A pimp with no other means to provide for himself finds his life spiraling out of control when his prostitute is sent to prison.A pimp with no other means to provide for himself finds his life spiraling out of control when his prostitute is sent to prison.A pimp with no other means to provide for himself finds his life spiraling out of control when his prostitute is sent to prison.
Accattone: a story of the Roman lumpenproletariat
Just to start with, Accattone was not filmed in Naples but in Rome. Someone might have brought to that understanding by some Neapolitans gangsters that appear at some point in the movie As for the "ruins" that scatter the landscape, they are mostly buildings that will soon replace the barracks such as the one in which Accattone lives, or the Acquedotto Felice, an ancient Roman aqueduct that runs close to Prenestina and Casilina, two Roman suburbs, that you can see in Mamma Roma as well. Franco Citti, the character of Accattone, perfectly embodies the roman lumpenproletariat of the time: idle, fatalistic and desperate. Pasolini met Franco's brother Sergio, a plasterer, hanging around Cinecittà in 1951. He introduced him to his brother Franco that became Pasolini's dialectical adviser for Accattone, Mamma Roma and his book "Ragazzi di vita"; his "living vocabulary" as he called him. Indeed, Pasolini interests for dialects and slangs (Roman is not really a dialect anymore but a slang) was not disappointed. The dialogues between the characters are full of fantasy: rude and in some way reminiscent of their peasant past. A must see if you're interested in Neorealism and in the "ways of the underworld lumpenproletariat". Someone connected this movie with Bunuel's "Los Olvidados". I definitely agree.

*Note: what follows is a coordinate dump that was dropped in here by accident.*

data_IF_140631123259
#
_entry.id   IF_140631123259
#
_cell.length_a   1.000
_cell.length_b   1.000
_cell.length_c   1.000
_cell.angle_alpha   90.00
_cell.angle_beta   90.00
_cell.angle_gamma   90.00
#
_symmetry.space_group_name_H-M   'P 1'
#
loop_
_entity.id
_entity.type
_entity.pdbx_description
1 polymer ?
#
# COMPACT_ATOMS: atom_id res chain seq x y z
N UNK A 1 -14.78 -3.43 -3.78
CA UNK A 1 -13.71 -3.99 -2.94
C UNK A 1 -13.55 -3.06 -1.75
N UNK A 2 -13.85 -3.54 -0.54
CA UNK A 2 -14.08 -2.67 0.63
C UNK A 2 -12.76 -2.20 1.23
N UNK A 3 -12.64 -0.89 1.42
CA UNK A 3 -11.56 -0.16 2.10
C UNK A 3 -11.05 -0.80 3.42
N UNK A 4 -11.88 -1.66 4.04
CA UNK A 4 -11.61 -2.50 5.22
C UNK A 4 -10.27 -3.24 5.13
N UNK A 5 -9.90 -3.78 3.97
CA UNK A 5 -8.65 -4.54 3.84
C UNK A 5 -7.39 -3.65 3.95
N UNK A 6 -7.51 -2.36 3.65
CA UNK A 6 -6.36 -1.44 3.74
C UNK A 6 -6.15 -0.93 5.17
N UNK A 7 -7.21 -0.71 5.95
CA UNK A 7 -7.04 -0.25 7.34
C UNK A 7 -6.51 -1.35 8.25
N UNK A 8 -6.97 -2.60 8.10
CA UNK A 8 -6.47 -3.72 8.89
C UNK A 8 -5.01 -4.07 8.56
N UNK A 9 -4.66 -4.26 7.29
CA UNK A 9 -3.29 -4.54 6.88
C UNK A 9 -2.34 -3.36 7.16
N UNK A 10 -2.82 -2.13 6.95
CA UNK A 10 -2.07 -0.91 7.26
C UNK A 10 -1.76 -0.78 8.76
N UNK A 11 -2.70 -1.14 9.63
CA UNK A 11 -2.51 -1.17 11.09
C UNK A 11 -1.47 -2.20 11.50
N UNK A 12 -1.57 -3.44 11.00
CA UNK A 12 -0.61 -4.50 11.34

- Dec 17, 2006
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